You can create writing tasks across a number of fiction and non-fiction genres, using Charlie and the Chocolate Factory as a basis. Ask students to write newspaper articles about Charlie finding the final Golden Ticket in the shop. This pushes students to write formally and use the features of report writing. Discuss key information (who, what, where, when and why) as well as including newspaper features such as quotes from the characters in their report and picture captions. This is also a great opportunity for students to generate their own engaging headlines.
Students could record new and unfamiliar words they hear in the story. They could look up meanings in dictionaries and find synonyms in a thesaurus. If students aren’t yet ready to use dictionaries you could ask students to match words with their definitions.
You can use Charlie and the Chocolate Factory activities to promote many science learning objectives. The novel is great to use as a basis for a unit on plants. This is a fantastic opportunity to learn about the cacao tree and study the life cycle of the plant. You could also investigate what plants need to grow well, such as sun light, warmth, water etc.
States of matter is another science topic that lends itself to the story. Use chocolate to investigate and compare the properties of solids and liquids.
While chocolate is a delicious treat, it is important to highlight the importance of a healthy diet and this is great chance for students to learn about food groups and plan a healthy meal.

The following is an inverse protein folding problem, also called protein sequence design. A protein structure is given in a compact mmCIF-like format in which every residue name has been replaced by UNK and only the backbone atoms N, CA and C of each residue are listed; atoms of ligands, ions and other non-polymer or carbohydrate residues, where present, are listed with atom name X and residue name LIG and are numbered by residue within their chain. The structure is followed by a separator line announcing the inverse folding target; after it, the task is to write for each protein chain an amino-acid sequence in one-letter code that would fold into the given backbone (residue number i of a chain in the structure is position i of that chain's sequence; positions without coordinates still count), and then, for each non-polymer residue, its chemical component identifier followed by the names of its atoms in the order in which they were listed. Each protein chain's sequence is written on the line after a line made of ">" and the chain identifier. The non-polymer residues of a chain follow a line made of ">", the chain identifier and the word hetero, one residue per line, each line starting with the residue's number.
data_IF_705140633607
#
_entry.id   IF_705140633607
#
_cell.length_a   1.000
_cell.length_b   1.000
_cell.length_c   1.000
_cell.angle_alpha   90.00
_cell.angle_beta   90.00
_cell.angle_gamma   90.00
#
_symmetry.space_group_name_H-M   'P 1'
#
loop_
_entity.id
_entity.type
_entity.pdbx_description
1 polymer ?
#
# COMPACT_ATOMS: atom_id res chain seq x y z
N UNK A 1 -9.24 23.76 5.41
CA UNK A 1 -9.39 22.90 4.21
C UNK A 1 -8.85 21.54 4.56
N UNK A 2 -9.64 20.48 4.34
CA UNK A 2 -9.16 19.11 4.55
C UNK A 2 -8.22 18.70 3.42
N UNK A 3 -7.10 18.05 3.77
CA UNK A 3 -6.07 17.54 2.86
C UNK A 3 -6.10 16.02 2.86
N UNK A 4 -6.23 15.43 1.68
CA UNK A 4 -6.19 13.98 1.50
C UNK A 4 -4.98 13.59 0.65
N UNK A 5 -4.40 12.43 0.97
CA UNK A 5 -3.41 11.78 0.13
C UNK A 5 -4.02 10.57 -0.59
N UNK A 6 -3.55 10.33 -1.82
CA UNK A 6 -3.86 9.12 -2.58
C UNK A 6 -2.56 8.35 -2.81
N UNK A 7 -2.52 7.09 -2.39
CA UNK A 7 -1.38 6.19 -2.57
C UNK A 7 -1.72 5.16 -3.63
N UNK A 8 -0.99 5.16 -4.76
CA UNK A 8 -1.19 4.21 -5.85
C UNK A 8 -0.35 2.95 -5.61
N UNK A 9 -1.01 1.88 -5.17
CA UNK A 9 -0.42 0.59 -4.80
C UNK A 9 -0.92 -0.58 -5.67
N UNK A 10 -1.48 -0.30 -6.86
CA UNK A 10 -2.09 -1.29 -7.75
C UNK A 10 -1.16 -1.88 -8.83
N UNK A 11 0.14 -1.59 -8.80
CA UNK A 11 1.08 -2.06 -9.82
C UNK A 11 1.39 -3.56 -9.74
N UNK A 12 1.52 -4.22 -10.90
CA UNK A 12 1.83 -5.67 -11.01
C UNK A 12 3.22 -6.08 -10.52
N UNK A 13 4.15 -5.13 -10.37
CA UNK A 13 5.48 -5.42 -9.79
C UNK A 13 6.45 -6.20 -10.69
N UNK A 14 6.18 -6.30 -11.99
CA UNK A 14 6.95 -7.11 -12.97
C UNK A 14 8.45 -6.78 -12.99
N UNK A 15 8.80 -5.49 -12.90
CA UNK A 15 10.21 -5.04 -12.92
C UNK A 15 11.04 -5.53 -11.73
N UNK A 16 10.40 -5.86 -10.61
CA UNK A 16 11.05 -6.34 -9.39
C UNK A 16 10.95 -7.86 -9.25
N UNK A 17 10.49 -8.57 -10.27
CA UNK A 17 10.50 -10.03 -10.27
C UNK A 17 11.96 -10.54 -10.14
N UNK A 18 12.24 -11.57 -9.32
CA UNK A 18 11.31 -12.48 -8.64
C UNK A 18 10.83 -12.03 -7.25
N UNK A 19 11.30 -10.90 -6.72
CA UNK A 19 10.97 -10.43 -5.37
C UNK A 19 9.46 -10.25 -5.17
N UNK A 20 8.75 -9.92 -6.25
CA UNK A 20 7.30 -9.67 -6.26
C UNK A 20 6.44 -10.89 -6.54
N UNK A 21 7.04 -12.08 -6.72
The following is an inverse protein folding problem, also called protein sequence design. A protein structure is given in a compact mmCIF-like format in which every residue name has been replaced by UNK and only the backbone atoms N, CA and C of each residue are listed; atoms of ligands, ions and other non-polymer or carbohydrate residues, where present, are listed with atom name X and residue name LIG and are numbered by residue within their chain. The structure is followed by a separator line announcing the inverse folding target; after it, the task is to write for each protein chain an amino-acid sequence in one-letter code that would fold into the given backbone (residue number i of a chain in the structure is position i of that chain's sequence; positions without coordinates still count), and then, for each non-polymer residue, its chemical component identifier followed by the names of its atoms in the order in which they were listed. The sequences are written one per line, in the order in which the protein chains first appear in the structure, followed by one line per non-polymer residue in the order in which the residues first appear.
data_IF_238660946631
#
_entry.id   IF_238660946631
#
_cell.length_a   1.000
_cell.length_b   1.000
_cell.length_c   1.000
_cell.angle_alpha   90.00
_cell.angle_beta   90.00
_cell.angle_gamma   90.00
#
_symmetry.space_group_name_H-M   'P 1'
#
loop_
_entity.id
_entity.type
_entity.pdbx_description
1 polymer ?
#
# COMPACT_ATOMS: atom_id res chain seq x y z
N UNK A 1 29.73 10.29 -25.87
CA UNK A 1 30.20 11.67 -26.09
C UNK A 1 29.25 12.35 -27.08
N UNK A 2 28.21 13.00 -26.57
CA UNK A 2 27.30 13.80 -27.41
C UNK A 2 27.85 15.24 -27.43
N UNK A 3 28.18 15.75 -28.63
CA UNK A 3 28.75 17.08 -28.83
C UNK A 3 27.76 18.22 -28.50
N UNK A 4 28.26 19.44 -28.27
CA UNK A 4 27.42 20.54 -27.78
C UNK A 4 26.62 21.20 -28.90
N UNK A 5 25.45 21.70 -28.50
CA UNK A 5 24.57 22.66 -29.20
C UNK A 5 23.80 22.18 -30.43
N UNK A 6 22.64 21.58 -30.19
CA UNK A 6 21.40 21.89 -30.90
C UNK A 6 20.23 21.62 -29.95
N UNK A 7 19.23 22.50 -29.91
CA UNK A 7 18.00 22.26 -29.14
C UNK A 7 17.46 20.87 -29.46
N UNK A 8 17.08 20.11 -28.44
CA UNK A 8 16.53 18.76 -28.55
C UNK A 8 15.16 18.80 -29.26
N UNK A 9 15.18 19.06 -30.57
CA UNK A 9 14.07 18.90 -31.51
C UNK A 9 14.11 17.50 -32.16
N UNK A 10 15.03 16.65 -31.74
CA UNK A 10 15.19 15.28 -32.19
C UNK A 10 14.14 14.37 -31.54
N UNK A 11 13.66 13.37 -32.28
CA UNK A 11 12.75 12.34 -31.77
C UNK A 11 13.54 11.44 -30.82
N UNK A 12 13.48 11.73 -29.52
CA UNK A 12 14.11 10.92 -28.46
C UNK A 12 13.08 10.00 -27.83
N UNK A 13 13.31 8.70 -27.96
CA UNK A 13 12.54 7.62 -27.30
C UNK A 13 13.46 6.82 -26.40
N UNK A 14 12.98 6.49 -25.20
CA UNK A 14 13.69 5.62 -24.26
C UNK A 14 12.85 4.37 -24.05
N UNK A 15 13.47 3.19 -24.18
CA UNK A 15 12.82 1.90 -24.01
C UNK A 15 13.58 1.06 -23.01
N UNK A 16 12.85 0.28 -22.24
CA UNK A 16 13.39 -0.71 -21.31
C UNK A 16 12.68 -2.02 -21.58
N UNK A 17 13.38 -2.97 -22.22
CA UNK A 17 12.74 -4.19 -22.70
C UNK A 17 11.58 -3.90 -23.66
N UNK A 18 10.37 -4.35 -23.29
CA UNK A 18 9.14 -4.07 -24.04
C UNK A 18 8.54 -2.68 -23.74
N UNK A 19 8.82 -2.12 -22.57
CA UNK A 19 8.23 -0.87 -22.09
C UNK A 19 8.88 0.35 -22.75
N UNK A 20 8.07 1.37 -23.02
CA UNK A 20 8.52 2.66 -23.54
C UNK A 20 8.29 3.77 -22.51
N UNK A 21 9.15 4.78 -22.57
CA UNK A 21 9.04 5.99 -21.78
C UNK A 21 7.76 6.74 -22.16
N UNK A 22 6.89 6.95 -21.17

The Charlie and the Chocolate Factory novel study is a great opportunity to study a country where the cacao plant grows. Students could produce fact files on the country and learn key facts, main cities, rivers and what life is like for the people who live there. Students could learn about foods, language, national holidays and landmarks in those countries. Possible country studies could focus on Mexico, Brazil, Ecuador, Nigeria, Ghana or the Ivory Coast.
Technology Charlie and the Chocolate Factory Activities
There is so much scope here to develop students’ skills. A fun class project could be to ask your students to design their own chocolate product. Ask students to explore possible ingredients which could go in their candy bar. They could think about packaging and create a persuasive poster advertising their product. They could make their new chocolate product!
If you would like to try any of the above Charlie and Chocolate Factory activities, all the ideas above, plus many more are included in my Charlie and the Chocolate Factory Novel Study. It includes full teacher instructions and is full with fun activities, chapter quizzes, ideas and activities your students will love.
Also included are cross-curricular activities all about chocolate, including the life cycle of the cacao tree, a country study and worksheets for designing a chocolate bar!
The unit also includes chapter questions with answers to assess your students’ comprehension and understanding of the book. Find out more about this Charlie and the Chocolate Factory novel study here!
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Read about my ideas for the following novel study activities: